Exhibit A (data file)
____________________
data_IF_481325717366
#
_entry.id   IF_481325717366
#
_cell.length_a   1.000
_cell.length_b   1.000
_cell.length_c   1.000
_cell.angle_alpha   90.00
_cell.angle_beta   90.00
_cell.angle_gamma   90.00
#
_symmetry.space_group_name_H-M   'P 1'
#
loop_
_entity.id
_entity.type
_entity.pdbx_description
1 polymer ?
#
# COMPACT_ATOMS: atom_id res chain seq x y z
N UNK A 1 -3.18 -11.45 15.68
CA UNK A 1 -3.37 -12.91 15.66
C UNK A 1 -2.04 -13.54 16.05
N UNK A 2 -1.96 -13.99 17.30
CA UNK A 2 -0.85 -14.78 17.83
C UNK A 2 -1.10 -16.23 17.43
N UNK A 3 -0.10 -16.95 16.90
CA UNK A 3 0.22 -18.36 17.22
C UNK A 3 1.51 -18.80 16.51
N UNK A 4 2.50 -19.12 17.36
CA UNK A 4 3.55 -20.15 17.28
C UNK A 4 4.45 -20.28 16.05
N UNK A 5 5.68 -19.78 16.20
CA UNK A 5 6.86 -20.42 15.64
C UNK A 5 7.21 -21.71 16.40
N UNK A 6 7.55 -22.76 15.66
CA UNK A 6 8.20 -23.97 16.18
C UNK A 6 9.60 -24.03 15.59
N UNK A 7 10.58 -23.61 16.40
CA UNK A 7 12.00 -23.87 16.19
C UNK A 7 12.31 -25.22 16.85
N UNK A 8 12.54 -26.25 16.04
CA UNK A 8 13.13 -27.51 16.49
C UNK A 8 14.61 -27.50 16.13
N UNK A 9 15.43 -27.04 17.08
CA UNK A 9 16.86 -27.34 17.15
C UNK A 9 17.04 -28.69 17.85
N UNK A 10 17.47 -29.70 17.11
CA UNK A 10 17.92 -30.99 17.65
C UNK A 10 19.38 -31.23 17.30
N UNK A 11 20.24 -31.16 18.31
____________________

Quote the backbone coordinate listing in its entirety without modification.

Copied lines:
data_IF_481325717366
#
_entry.id   IF_481325717366
#
_cell.length_a   1.000
_cell.length_b   1.000
_cell.length_c   1.000
_cell.angle_alpha   90.00
_cell.angle_beta   90.00
_cell.angle_gamma   90.00
#
_symmetry.space_group_name_H-M   'P 1'
#
loop_
_entity.id
_entity.type
_entity.pdbx_description
1 polymer ?
#
# COMPACT_ATOMS: atom_id res chain seq x y z
N UNK A 1 -3.18 -11.45 15.68
CA UNK A 1 -3.37 -12.91 15.66
C UNK A 1 -2.04 -13.54 16.05
N UNK A 2 -1.96 -13.99 17.30
CA UNK A 2 -0.85 -14.78 17.83
C UNK A 2 -1.10 -16.23 17.43
N UNK A 3 -0.10 -16.95 16.90
CA UNK A 3 0.22 -18.36 17.22
C UNK A 3 1.51 -18.80 16.51
N UNK A 4 2.50 -19.12 17.36
CA UNK A 4 3.55 -20.15 17.28
C UNK A 4 4.45 -20.28 16.05
N UNK A 5 5.68 -19.78 16.20
CA UNK A 5 6.86 -20.42 15.64
C UNK A 5 7.21 -21.71 16.40
N UNK A 6 7.55 -22.76 15.66
CA UNK A 6 8.20 -23.97 16.18
C UNK A 6 9.60 -24.03 15.59
N UNK A 7 10.58 -23.61 16.40
CA UNK A 7 12.00 -23.87 16.19
C UNK A 7 12.31 -25.22 16.85
N UNK A 8 12.54 -26.25 16.04
CA UNK A 8 13.13 -27.51 16.49
C UNK A 8 14.61 -27.50 16.13
N UNK A 9 15.43 -27.04 17.08
CA UNK A 9 16.86 -27.34 17.15
C UNK A 9 17.04 -28.69 17.85
N UNK A 10 17.47 -29.70 17.11
CA UNK A 10 17.92 -30.99 17.65
C UNK A 10 19.38 -31.23 17.30
N UNK A 11 20.24 -31.16 18.31